Have you ever seen one of those old-time horror films where the vampire or some other villain, compels the poor, innocent girl to do his bidding by saying: “Look deep into my eyes!” This was the statement (together with the evil-one’s burning red eyes) that we were supposed to believe hypnotized the poor innocent. Of course, that’s not how hypnotism works (actually, it’s pretty much just the opposite where you might focus on something neutral or just close your eyes and relax). The point is, those movie people knew that we kids, sequestered in the velvet seats of yore, would be absolutely terrified by those eyes!
Beyond just frightening the stuffings out of us in the movies, most of us realize eyes communicate with other beings in a way that even words may not be able to express. So powerful is this silent communication, that even very old people can often recall (with mirth or remembered shame) the “look” their mother gave them when they had done something wrong.
In numerous studies, people have been able to detect the emotion conveyed, when briefly shown a picture depicting the eyes of someone who feels a particular emotion: love, anger, surprise, etc. I believe we can sense the same feeling when we look deep into our dog’s eyes. As Martin Buber said: “An animal’s eyes have the power to speak a great language.”
One of the most striking results to have come out of studies regarding eye communication has been the discovery of oxytocin, which floods the new mother when she looks into the eyes of her baby. This may be, scientists now believe, the hormonal basis of the essential bond between mother and child.
Interestingly, this communication arc, the bond that comes from gazing deeply into another’s eyes, was recently studied in mankind’s closest ally: the dog. No where else in the animal kingdom can a human stare into the eyes of another mammal and receive the same stare in return, to denote not threat (as with almost all other mammals) but — and forgive the anthropomorphic semantics, but there simply is no other word to describe it — love.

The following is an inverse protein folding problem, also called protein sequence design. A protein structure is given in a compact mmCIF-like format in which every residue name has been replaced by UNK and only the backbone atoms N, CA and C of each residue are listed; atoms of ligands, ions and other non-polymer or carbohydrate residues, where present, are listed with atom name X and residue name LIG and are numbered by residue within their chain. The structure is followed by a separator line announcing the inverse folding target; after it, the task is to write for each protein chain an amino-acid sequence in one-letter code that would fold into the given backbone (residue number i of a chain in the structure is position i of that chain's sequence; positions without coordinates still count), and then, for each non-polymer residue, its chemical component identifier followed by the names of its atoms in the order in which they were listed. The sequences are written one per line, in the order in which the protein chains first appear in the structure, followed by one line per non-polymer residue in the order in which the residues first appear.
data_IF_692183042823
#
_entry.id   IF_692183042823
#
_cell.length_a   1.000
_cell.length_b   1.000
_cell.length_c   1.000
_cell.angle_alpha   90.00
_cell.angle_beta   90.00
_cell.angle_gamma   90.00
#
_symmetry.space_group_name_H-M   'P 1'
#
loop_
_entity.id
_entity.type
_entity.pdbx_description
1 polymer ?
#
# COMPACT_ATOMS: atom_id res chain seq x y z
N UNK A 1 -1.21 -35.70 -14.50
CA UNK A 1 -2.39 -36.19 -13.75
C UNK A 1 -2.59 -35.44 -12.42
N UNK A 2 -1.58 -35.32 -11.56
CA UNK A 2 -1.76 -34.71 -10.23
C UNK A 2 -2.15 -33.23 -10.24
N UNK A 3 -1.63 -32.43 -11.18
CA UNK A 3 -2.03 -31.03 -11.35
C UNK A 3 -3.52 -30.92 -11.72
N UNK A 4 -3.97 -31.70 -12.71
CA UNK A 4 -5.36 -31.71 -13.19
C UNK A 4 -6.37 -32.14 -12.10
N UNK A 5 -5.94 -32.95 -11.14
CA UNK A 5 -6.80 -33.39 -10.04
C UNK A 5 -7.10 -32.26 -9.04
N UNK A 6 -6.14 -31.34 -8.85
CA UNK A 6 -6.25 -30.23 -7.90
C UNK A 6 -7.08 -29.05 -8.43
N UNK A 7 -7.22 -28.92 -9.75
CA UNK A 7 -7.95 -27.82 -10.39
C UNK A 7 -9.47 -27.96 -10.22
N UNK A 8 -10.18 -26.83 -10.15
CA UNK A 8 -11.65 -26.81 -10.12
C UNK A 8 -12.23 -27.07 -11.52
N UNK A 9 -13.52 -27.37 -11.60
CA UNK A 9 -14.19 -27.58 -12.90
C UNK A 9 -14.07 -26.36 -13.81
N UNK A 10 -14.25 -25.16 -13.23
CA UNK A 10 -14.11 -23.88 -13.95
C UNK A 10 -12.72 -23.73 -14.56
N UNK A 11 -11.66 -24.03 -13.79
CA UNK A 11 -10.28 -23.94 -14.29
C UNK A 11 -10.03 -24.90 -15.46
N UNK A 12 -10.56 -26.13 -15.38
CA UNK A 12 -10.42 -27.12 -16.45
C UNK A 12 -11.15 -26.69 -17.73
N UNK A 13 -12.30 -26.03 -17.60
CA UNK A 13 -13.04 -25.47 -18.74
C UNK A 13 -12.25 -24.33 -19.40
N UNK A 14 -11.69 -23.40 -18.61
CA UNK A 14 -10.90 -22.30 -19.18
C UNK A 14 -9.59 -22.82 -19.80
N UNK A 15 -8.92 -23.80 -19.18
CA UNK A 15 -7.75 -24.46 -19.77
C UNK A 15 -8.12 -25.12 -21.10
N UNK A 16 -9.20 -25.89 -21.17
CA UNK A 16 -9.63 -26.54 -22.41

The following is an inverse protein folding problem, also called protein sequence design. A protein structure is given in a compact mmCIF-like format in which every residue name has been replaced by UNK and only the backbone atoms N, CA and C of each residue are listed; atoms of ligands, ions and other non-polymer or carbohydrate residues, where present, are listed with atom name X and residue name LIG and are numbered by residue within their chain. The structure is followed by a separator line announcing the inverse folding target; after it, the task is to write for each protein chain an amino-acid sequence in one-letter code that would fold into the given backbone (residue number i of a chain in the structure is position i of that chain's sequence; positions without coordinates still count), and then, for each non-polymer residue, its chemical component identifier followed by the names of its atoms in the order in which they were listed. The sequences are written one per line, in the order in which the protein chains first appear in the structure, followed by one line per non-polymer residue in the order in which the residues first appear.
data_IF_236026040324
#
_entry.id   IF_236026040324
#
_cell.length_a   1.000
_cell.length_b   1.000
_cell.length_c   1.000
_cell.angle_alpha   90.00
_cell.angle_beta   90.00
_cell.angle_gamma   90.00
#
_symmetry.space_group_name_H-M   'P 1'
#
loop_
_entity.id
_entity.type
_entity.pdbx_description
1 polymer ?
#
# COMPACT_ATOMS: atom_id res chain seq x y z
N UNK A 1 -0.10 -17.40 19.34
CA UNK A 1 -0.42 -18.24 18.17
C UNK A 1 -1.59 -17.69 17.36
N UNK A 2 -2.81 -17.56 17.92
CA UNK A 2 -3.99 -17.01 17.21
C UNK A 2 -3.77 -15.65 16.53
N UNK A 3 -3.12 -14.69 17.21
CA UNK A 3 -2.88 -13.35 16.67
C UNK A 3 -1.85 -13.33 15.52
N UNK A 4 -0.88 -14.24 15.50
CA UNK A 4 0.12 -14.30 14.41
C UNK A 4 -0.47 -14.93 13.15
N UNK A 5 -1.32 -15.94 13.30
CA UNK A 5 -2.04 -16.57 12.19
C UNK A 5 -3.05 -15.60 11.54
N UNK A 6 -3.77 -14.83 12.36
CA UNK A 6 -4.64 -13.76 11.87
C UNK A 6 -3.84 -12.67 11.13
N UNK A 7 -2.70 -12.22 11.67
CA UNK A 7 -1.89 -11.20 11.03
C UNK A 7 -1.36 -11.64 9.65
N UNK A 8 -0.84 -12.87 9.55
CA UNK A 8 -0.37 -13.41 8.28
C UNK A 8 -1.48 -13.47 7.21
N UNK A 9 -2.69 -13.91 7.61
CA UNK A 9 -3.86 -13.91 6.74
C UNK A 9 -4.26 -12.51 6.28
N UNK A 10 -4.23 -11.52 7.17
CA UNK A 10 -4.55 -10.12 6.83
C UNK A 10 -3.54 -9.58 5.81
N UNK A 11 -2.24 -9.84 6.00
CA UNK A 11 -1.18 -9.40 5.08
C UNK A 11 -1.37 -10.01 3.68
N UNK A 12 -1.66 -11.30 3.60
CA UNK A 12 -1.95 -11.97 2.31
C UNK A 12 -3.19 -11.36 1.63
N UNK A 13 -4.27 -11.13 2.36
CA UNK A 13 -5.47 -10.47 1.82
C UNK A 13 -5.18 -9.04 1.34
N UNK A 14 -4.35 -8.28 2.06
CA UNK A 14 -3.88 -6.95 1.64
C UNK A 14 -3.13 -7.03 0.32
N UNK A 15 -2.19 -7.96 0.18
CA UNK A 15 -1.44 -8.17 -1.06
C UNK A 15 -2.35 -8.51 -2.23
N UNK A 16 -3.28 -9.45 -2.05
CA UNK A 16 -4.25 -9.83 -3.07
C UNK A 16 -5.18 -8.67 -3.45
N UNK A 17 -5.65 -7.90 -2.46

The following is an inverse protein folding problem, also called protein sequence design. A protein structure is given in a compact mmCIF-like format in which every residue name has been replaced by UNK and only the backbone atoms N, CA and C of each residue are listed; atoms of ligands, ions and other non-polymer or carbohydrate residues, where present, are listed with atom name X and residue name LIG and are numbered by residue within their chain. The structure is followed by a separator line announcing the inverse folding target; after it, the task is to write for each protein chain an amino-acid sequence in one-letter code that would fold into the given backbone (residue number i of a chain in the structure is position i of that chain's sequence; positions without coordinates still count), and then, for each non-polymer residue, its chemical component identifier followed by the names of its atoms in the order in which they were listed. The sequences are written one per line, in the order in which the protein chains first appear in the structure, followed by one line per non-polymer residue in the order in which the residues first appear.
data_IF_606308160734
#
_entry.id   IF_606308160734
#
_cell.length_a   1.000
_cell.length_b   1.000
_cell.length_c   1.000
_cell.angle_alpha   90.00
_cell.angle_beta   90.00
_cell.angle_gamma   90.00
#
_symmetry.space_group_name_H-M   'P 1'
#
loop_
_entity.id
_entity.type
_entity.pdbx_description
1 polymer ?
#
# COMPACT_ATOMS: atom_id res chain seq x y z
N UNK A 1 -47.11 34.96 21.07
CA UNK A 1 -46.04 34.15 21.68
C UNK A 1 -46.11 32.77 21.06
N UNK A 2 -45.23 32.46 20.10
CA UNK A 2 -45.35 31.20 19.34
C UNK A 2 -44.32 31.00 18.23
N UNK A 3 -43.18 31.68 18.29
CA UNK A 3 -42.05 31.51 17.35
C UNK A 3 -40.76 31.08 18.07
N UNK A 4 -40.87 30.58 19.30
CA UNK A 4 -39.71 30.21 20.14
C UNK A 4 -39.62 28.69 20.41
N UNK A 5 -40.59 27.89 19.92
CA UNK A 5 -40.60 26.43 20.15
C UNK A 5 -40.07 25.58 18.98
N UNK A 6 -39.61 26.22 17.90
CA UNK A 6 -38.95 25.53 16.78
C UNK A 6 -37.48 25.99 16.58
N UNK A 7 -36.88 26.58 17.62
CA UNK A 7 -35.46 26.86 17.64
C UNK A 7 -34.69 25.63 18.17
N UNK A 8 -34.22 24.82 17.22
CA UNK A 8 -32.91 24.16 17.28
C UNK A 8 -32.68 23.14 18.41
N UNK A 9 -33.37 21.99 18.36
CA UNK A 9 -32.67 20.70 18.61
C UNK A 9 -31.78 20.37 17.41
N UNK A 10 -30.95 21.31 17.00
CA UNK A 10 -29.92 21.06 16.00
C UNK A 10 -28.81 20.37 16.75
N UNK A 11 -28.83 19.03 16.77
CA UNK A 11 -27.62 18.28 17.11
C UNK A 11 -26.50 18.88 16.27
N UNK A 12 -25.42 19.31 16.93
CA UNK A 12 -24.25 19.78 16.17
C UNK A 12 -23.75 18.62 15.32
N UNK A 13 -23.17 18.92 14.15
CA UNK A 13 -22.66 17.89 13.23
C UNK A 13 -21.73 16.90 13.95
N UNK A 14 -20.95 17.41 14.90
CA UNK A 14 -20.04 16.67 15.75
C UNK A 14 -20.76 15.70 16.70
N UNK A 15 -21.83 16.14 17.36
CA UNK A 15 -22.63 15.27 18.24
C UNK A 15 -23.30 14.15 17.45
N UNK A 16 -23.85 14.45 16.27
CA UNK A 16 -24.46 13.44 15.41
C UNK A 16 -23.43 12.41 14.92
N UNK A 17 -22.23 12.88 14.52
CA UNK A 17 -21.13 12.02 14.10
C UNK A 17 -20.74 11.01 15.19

A Japanese study of communication between humans and dogs, which was reported in Science (April 17, 2015), found that mutually gazing into each other’s eyes increased the oxytocin concentration both in the human and their dog. The researchers also nasally administered saline and oxytocin in the dogs. Dogs given the nasal oxytocin increased their gazing behavior, which in turn increased oxytocin concentrations in their human partner. As an intriguing counterpoint, the same study incorporated wolves, but none of the wolves responded with increased gazing. In fact the wolves, which were hand-reared by humans, continued to look away from their human handlers — which may account for their inability to be “domesticated.”
Even chimpanzees, our closest respective relative, is not as adept at using human social communicative behavior. A simple, but brilliant study, where people showed a treat to the chimp, hid it, then pointed to where it was, left the chimps completely perplexed and unable to retrieve their reward. But when a person did the same thing with a dog (showing the treat, hiding it, then pointing to where it was hidden) the dog “got it” immediately and invariably went right to the spot where the human was pointing to unearth the hidden treat.
So, what can we make of this study from Japan and why is it important? Simply put, mutual gazing between human and dog increases oxytocin, which creates an interspecies form of attachment. This, in turn, may explain the deep bond we have with our dogs, a connection between species that is exceptionally rare among any other animals. Although this bond is not exclusive as recent books and videos have illustrated – e.g., a piglet and a boxer, a zebra and a donkey, a dolphin and a stray cat, etc., pairs who appear to be best friends (Holland, J. Unlikely Loves, Workman Publishing, 2013) – such interspecies attachments are so unusual, they are notable when it happens.
Thus, not only have we come to realize that the dog is, essentially, beyond any other mammal, proficient in using human social communication behaviors, but that “look of love” you think you see when you gaze into your dog’s eyes — well, it’s really there.
Cue music from Dusty Springfield or Diana Krall:
The look of love. Is in your eyes.
The look your smile can’t disguise.
The look of love is saying so much more.
Than just words could ever say.
We started this post at the movies, so given this story, we thought it might be appropriate to end it with one of film’s most famous lines:
“Here’s lookin’ at you kid.”
Resources – Special thanks to Linda Ablin who kindly sent me the Science magazine issue from which this article was extrapolated.
Photos – Images in this blog were provided by the talented Gloria Yarina. Her book, Captured . . . The Look of the Dog is available through Amazon or via email: TheLookoftheDog@gmail.com.